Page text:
When former Mississippi senator Trent Lott announced last November that he was retiring from the Senate, he was asked if he had registered with the Senate Ethics Committee because of “a rule” requiring registration “if you’re negotiating with a future employer.” Lott said that he had “not” because he said he had not made any formal plans:
LOTT: Well, I have not yet, but I’m not really involved in negotiation. I’ve tried to stay away from that. There are some opportunities out there that I want to be able to consider, but I have nothing that we’ve agreed to or lined up.
Earlier this month, Lott announced that he and former Lousiana Sen. John Breaux (D) were forming “a powerful lobbying partnership called The Breaux Lott Leadership Group.”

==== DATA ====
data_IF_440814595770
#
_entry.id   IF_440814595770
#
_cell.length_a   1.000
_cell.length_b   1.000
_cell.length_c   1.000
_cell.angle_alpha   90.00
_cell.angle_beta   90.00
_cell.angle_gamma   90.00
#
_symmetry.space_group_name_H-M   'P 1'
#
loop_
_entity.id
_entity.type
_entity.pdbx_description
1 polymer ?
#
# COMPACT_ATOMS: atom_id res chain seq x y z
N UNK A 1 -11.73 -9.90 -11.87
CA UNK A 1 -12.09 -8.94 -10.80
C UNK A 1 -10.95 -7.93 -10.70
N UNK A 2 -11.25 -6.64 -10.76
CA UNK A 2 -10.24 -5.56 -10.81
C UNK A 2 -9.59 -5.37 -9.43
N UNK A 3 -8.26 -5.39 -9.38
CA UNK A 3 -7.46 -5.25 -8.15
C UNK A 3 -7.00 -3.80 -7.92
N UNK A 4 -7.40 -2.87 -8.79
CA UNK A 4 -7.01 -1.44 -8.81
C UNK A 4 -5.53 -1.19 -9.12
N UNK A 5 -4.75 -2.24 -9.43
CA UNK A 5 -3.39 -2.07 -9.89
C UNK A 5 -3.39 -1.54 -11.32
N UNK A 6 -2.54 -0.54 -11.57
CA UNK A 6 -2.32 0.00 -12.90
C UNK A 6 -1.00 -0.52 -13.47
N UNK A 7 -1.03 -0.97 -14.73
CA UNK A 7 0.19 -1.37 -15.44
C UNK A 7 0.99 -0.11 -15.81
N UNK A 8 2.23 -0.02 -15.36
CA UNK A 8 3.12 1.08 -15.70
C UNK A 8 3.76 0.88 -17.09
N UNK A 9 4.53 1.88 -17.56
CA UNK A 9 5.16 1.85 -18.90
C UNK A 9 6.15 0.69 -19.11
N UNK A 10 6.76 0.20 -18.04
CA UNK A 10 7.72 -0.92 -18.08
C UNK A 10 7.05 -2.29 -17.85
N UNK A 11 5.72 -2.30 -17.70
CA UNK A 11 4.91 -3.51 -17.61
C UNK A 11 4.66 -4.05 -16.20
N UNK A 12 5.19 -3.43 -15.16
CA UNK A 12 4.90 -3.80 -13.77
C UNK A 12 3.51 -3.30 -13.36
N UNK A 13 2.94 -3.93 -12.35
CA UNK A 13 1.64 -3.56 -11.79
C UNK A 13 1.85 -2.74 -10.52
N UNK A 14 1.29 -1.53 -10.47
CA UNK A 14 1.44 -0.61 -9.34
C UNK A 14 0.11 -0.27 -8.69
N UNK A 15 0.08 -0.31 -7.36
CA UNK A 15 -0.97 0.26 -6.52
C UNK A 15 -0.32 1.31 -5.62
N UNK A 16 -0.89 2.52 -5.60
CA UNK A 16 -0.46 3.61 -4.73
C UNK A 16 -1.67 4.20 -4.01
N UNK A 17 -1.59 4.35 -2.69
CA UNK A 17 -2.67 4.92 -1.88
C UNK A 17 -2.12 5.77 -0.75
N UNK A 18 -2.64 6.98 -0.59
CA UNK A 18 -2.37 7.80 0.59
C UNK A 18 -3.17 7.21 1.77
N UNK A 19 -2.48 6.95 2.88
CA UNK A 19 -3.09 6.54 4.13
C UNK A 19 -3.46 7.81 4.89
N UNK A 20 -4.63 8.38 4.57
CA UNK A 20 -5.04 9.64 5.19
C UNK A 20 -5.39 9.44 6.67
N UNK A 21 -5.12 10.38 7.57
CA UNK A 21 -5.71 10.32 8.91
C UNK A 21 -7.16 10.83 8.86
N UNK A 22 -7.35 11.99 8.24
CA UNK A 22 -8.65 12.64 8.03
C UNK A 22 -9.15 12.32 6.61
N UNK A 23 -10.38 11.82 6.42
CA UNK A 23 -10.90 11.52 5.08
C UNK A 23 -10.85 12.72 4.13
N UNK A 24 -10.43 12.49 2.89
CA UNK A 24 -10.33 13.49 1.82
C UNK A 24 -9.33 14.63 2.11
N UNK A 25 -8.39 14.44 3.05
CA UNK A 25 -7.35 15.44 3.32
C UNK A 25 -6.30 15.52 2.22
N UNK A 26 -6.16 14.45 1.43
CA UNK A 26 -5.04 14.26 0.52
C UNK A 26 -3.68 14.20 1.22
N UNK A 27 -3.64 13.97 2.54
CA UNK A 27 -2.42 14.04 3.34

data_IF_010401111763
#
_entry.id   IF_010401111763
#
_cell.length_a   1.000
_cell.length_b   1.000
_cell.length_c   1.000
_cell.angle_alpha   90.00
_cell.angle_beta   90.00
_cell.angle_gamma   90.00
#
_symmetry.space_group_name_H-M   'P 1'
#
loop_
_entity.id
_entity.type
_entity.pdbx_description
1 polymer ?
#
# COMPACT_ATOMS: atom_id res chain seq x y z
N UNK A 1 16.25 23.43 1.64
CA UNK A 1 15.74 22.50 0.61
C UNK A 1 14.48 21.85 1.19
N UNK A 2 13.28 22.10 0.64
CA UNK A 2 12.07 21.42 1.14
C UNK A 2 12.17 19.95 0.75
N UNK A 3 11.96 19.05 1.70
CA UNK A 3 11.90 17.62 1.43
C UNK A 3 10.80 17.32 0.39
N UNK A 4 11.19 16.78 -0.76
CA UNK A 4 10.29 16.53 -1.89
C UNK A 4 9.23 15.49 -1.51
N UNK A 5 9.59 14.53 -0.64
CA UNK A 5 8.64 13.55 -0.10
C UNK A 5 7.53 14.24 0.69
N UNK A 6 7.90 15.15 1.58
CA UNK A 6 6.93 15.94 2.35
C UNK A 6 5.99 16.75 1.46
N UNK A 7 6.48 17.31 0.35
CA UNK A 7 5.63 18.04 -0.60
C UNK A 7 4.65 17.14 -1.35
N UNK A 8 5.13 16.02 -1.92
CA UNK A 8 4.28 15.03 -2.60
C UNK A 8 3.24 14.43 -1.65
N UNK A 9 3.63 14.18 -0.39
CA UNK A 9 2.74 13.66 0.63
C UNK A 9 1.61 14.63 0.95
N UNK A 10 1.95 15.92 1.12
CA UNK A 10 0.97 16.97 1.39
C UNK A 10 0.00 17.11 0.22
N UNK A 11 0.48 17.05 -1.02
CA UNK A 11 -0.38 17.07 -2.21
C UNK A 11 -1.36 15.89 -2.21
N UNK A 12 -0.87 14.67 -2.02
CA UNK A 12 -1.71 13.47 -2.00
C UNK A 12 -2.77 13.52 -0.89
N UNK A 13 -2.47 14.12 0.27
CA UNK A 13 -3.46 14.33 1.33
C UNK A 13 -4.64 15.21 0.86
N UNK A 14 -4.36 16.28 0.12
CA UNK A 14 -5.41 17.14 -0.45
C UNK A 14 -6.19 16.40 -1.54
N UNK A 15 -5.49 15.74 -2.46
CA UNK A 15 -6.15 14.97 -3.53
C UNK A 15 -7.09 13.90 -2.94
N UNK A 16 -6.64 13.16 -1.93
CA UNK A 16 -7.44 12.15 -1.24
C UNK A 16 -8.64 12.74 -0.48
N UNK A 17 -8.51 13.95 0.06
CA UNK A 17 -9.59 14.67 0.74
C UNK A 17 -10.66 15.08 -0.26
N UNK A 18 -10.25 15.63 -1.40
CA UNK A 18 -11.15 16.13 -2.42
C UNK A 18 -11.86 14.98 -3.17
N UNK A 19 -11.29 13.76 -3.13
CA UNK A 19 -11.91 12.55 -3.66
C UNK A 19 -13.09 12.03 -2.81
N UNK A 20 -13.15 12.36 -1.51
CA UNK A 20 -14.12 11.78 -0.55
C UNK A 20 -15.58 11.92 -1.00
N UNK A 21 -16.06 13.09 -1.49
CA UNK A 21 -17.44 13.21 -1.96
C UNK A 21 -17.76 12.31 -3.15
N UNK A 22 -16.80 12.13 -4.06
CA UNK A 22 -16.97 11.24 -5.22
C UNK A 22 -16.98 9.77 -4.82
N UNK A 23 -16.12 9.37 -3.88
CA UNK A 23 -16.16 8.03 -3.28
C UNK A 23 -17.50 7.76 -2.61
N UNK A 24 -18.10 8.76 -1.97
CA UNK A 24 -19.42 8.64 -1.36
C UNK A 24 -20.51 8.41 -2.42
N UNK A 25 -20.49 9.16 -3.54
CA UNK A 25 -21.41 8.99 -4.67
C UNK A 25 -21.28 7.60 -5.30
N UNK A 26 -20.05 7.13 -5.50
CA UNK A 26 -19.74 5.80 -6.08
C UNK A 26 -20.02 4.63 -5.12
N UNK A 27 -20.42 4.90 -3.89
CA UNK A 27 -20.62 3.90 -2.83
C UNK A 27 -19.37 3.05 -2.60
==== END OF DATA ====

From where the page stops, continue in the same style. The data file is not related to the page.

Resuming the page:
Appearing with Breaux on MSNBC’s Hardball today, Lott contradicted his previous statements by admitting that he chose to “leave the Senate” in order to form the “bipartisan firm” with Breaux, saying “it just seemed like it was time”:
LOTT: Plus, John and I’d talk about the idea of getting together and forming a bipartisan firm, for years we kind of joked about it, and then it just seemed like it was time for us to see if we could do this. I think there’s going to be a big demand frankly, for someone who can talk to both sides of the aisle.
Since the day Lott announced his resignation, he and Breaux have been denying that they had any “formal” plans to work together, claiming that they had only “joked about the prospect of working together.”
But their story has always been hard to believe. Six weeks before Lott announced his retirement, his son, Chet, “secured the rights to the domain name” breauxlott.com. Days after the announcement, Breaux resigned from lobbying powerhouse Patton Boggs.